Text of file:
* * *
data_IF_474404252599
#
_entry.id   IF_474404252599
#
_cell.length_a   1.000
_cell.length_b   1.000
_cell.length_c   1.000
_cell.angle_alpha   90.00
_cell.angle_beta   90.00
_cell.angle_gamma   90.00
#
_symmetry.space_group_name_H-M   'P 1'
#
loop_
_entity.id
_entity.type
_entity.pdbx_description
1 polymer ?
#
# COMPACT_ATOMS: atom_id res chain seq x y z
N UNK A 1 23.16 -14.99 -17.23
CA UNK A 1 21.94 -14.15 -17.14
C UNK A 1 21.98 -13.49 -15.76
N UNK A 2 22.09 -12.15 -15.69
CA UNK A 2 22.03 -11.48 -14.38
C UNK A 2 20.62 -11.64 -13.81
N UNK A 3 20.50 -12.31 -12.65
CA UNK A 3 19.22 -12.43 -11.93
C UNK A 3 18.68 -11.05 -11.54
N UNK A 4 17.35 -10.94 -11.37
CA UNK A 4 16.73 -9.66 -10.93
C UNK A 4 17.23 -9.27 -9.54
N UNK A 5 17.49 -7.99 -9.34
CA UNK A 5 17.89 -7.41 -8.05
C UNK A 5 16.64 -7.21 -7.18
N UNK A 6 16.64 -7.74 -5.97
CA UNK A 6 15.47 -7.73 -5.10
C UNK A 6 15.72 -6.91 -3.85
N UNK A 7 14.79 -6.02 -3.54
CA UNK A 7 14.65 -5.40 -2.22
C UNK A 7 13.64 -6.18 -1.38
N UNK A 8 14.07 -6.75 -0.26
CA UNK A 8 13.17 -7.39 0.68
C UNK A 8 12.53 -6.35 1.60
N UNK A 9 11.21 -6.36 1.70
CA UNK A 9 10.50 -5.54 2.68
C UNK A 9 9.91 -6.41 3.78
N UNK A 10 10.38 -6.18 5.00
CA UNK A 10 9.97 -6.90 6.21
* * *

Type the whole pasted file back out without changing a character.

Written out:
data_IF_474404252599
#
_entry.id   IF_474404252599
#
_cell.length_a   1.000
_cell.length_b   1.000
_cell.length_c   1.000
_cell.angle_alpha   90.00
_cell.angle_beta   90.00
_cell.angle_gamma   90.00
#
_symmetry.space_group_name_H-M   'P 1'
#
loop_
_entity.id
_entity.type
_entity.pdbx_description
1 polymer ?
#
# COMPACT_ATOMS: atom_id res chain seq x y z
N UNK A 1 23.16 -14.99 -17.23
CA UNK A 1 21.94 -14.15 -17.14
C UNK A 1 21.98 -13.49 -15.76
N UNK A 2 22.09 -12.15 -15.69
CA UNK A 2 22.03 -11.48 -14.38
C UNK A 2 20.62 -11.64 -13.81
N UNK A 3 20.50 -12.31 -12.65
CA UNK A 3 19.22 -12.43 -11.93
C UNK A 3 18.68 -11.05 -11.54
N UNK A 4 17.35 -10.94 -11.37
CA UNK A 4 16.73 -9.66 -10.93
C UNK A 4 17.23 -9.27 -9.54
N UNK A 5 17.49 -7.99 -9.34
CA UNK A 5 17.89 -7.41 -8.05
C UNK A 5 16.64 -7.21 -7.18
N UNK A 6 16.64 -7.74 -5.97
CA UNK A 6 15.47 -7.73 -5.10
C UNK A 6 15.72 -6.91 -3.85
N UNK A 7 14.79 -6.02 -3.54
CA UNK A 7 14.65 -5.40 -2.22
C UNK A 7 13.64 -6.18 -1.38
N UNK A 8 14.07 -6.75 -0.26
CA UNK A 8 13.17 -7.39 0.68
C UNK A 8 12.53 -6.35 1.60
N UNK A 9 11.21 -6.36 1.70
CA UNK A 9 10.50 -5.54 2.68
C UNK A 9 9.91 -6.41 3.78
N UNK A 10 10.38 -6.18 5.00
CA UNK A 10 9.97 -6.90 6.21